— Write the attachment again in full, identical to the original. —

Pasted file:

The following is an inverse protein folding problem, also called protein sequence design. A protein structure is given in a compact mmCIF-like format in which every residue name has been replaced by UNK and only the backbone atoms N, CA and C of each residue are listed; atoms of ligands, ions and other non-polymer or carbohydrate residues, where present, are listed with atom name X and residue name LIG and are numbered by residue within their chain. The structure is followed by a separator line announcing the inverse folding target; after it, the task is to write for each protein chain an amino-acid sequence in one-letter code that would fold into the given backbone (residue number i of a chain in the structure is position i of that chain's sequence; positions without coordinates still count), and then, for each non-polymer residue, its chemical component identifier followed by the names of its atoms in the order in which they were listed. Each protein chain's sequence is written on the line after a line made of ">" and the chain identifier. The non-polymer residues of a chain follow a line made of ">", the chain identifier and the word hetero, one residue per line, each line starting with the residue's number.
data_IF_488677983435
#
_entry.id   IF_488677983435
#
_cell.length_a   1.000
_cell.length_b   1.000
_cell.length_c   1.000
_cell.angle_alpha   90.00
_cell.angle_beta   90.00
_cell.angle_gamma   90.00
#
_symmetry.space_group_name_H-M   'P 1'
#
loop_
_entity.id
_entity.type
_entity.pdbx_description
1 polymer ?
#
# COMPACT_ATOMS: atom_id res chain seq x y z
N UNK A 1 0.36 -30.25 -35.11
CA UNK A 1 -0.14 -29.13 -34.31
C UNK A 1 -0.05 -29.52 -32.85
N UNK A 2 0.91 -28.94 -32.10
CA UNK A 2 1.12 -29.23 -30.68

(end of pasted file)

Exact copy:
The following is an inverse protein folding problem, also called protein sequence design. A protein structure is given in a compact mmCIF-like format in which every residue name has been replaced by UNK and only the backbone atoms N, CA and C of each residue are listed; atoms of ligands, ions and other non-polymer or carbohydrate residues, where present, are listed with atom name X and residue name LIG and are numbered by residue within their chain. The structure is followed by a separator line announcing the inverse folding target; after it, the task is to write for each protein chain an amino-acid sequence in one-letter code that would fold into the given backbone (residue number i of a chain in the structure is position i of that chain's sequence; positions without coordinates still count), and then, for each non-polymer residue, its chemical component identifier followed by the names of its atoms in the order in which they were listed. Each protein chain's sequence is written on the line after a line made of ">" and the chain identifier. The non-polymer residues of a chain follow a line made of ">", the chain identifier and the word hetero, one residue per line, each line starting with the residue's number.
data_IF_488677983435
#
_entry.id   IF_488677983435
#
_cell.length_a   1.000
_cell.length_b   1.000
_cell.length_c   1.000
_cell.angle_alpha   90.00
_cell.angle_beta   90.00
_cell.angle_gamma   90.00
#
_symmetry.space_group_name_H-M   'P 1'
#
loop_
_entity.id
_entity.type
_entity.pdbx_description
1 polymer ?
#
# COMPACT_ATOMS: atom_id res chain seq x y z
N UNK A 1 0.36 -30.25 -35.11
CA UNK A 1 -0.14 -29.13 -34.31
C UNK A 1 -0.05 -29.52 -32.85
N UNK A 2 0.91 -28.94 -32.10
CA UNK A 2 1.12 -29.23 -30.68